When I spoke with Joe Restivo about his jazz trio’s upcoming performances Friday, February 9th at Germantown Performing Arts Center (GPAC), the Memphis guitarist and composer had just wrapped up a phone call about booking another gig. And the night before we spoke, Restivo’s trio finished a two-night residency at Spindini in downtown Memphis. Let that be proof positive that Restivo has, as the saying goes, a lot of irons in the fire.
“We’re going to be playing some tunes by Thelonious Monk. We’re doing some Benny Golson, two pieces by Billy Strayhorn, who was Duke Ellington’s arranger and co-writer,” Restivo says of the upcoming show’s set list. “I’m doing some arrangements of mine of some standards, you know American Songbook stuff. We’re doing a version of [the Stylistics song] ‘People Make the World Go Round’ that I arranged. A few things of mine. I think it’s going to be an interesting mix.”
“When I booked this,” Restivo says of his two shows at GPAC on Friday, “I was like ‘Is anybody going to come to this?’” Those Spindini sets aside, Restivo has recently spent more time soldiering in the soul trenches and playing with a quartet, but the busy guitarist was excited to try out some more straightforward jazz numbers during the two one-hour sets on Friday. The performances will mark a return, of sorts, for Restivo. While admitting to his eclectic influences, Restivo still has a fondness for “straight-ahead,” traditional jazz. But of course, any artistic change brings with it a degree of stress. “The next night Branford Marsalis is there,” Restivo says and laughs. “No pressure!”
Restivo is a Memphis-raised, New York-trained guitarist and composer who cut his teeth on live performance with a brief punk phase at the Antenna Club as a teenager, before quickly transitioning to jazz. He has played in trios, quartets, and larger ensembles, and he’s open about his diverse tastes, citing soul influences along with the jazz. Indeed, many know him best for his work with the Bo-Keys, backing soul greats like Don Bryant and Percy Wiggins.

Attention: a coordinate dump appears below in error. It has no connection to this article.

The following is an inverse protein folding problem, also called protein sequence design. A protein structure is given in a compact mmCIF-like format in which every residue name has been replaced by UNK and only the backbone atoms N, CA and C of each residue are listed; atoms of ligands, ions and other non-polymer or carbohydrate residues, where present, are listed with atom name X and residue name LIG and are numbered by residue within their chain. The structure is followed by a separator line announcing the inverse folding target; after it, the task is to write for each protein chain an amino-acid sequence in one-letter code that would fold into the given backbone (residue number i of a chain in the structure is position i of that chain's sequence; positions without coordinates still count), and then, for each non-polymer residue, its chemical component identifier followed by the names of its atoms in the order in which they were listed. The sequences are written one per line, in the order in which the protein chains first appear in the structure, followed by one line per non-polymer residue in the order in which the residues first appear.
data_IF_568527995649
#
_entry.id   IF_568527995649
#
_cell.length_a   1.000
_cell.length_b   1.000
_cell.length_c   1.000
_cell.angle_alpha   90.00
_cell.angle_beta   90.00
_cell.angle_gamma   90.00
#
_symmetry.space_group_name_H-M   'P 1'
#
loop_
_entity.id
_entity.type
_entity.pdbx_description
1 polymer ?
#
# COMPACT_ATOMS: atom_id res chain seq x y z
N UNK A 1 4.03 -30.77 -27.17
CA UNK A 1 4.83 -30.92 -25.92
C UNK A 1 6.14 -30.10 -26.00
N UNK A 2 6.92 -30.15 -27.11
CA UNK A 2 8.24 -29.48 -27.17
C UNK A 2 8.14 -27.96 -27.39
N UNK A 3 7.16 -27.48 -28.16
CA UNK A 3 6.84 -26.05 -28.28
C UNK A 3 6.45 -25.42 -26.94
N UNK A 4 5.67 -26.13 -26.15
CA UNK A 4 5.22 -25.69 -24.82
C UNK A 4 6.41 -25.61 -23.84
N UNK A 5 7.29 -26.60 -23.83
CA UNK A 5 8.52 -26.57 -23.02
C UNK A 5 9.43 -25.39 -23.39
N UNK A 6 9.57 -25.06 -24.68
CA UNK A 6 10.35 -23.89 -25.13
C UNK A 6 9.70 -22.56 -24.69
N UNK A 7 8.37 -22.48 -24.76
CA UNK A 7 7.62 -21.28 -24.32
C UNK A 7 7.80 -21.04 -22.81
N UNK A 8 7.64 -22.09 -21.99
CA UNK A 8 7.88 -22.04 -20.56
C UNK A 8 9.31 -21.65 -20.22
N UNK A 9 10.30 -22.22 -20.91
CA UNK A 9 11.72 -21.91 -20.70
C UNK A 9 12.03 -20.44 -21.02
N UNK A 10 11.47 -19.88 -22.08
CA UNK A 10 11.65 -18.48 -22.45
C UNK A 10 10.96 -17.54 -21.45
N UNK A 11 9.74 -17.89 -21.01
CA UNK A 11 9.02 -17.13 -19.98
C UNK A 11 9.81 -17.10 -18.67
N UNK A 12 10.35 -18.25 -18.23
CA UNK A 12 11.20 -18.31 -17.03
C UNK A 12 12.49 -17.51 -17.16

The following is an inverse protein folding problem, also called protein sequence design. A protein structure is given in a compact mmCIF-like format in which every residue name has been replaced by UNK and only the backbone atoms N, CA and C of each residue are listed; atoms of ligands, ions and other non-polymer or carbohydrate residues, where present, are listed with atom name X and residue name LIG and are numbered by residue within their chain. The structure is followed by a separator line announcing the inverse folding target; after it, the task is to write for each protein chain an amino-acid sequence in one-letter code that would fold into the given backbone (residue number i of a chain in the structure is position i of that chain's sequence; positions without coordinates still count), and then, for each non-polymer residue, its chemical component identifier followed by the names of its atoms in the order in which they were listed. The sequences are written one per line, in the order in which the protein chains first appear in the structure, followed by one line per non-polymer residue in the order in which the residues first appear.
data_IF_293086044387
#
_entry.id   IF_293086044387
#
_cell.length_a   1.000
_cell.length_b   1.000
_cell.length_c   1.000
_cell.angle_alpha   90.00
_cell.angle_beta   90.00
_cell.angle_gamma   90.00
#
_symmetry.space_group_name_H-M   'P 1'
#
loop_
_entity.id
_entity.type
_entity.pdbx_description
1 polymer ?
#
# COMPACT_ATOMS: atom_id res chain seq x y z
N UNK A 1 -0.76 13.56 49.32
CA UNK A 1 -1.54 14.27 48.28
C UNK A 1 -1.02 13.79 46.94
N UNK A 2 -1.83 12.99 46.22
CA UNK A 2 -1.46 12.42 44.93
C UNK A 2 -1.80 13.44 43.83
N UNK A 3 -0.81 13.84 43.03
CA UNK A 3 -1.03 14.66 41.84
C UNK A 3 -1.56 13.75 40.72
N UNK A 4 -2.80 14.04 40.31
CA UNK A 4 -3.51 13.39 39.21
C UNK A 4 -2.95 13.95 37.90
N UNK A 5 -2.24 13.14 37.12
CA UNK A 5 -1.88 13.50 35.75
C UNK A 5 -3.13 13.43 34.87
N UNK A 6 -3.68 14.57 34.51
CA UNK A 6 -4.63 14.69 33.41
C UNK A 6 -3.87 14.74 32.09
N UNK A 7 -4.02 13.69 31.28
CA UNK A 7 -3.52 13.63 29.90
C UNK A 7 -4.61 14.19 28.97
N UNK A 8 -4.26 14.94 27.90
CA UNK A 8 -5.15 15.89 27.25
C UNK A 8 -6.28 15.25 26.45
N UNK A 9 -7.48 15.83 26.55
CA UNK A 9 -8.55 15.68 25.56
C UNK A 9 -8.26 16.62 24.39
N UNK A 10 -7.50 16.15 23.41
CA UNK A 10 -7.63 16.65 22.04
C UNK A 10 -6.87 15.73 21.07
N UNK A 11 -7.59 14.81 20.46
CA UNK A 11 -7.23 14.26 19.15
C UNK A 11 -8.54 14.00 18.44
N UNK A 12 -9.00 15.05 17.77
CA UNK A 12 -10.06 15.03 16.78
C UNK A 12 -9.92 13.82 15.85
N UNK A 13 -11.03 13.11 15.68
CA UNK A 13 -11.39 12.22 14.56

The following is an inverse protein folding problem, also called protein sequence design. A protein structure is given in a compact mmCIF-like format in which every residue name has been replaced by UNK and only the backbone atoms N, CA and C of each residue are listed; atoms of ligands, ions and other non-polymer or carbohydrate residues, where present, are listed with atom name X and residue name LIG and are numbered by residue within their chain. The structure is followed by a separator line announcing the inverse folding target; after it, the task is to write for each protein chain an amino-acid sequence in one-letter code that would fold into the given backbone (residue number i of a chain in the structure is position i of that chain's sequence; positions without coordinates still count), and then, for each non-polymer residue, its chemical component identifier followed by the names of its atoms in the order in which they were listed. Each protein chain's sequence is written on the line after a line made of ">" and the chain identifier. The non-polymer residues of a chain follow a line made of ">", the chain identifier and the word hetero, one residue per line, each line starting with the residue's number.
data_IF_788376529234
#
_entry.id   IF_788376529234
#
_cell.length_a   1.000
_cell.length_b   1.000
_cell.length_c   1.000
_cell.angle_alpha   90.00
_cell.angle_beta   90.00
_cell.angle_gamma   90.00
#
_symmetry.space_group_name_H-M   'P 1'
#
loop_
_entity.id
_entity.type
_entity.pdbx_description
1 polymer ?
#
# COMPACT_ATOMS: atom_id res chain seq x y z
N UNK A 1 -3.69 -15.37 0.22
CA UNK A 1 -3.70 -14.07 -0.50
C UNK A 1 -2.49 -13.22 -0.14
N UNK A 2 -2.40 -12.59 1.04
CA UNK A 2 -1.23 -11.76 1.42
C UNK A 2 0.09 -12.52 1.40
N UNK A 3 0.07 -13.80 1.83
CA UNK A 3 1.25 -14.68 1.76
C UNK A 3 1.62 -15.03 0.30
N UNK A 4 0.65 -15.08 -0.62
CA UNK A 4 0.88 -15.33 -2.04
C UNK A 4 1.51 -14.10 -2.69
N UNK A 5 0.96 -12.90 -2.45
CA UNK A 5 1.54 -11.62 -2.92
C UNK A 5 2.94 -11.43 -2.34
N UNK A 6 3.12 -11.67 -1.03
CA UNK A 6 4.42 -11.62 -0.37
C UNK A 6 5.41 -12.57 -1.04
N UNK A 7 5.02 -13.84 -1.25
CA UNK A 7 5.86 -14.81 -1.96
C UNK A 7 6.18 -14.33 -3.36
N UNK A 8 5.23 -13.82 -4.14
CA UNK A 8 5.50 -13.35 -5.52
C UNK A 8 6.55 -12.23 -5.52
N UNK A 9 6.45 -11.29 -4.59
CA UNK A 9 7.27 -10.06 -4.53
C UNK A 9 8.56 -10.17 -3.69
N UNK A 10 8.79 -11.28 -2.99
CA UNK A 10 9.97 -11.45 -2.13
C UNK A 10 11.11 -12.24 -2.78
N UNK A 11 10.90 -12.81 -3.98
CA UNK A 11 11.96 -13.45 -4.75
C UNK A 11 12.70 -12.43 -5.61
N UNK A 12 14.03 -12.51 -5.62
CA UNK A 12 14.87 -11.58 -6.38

Restivo’s quartet has been playing a weekly set on Sundays at Lafayette’s Music Room in Overton Square, but this week’s GPAC show will showcase a different group of musicians. He’s playing with a stripped-down ensemble of guitar, bass, and drums, and grooving in a more traditional style. “I haven’t been doing enough straight-ahead jazz,” Restivo says. “Not as much as I want to be, so to me, this gig has got me kick-started to do more of a straight-ahead thing as opposed to a lot of the other work I do in town,” he adds. “I’ve been doing a lot of soul music.” Restivo graduated from the Jazz and Contemporary Music Program at New School University in New York, but he readily confesses, “I have relatively eclectic tastes in music.
“I wanted to do something different. The City Champs is like an organ trio, and I’ve got a group called Detective Bureau, which is a sextet. It’s got horns and percussion,” Restivo says, ticking off a few of his many projects. “But I wanted to do something to get into the upright bass, drums, guitar trio. It’s just a certain kind of instrumentation that I’ve always loved. It’s really challenging, because you’re pretty much out there by yourself. You don’t have anything other than an upright bass harmonically to rely on. So there’s a lot of space, which is challenging but also really cool.”
As for the trio's lineup, Restivo perks up when he mentions his fellow musicians. “I’m using Tim Goodwin and Tom Lonardo, who are Memphis stalwart players. I grew up watching them. These are musicians I looked up to coming up, so it’s an honor to include them on this,” Restivo says. “This GPAC thing has been sort of a catalyst to get back into that game.” Restivo says he feels as though he has grown as a musician since he composed some of his pieces included in the set list, and he sounds eager to flex his musical muscles while revisiting those songs with the challenging-but-cool trio instrumentation. And it all seems only to have whetted his appetite for traditional jazz. “Now, I’m like ‘Well, maybe I should make a record.’”
A short lull falls on the conversation as Restivo pulls up GPAC’s website to double-check the price of the event. The first show sold out, Restivo notes happily. After a pause, he adds, “Oh cool, the second show is sold out. Sweet.”
Joe Restivo, Friday, January 9th at 7 p.m. and 8:30 p.m. at Germantown Performing Arts Center. $25.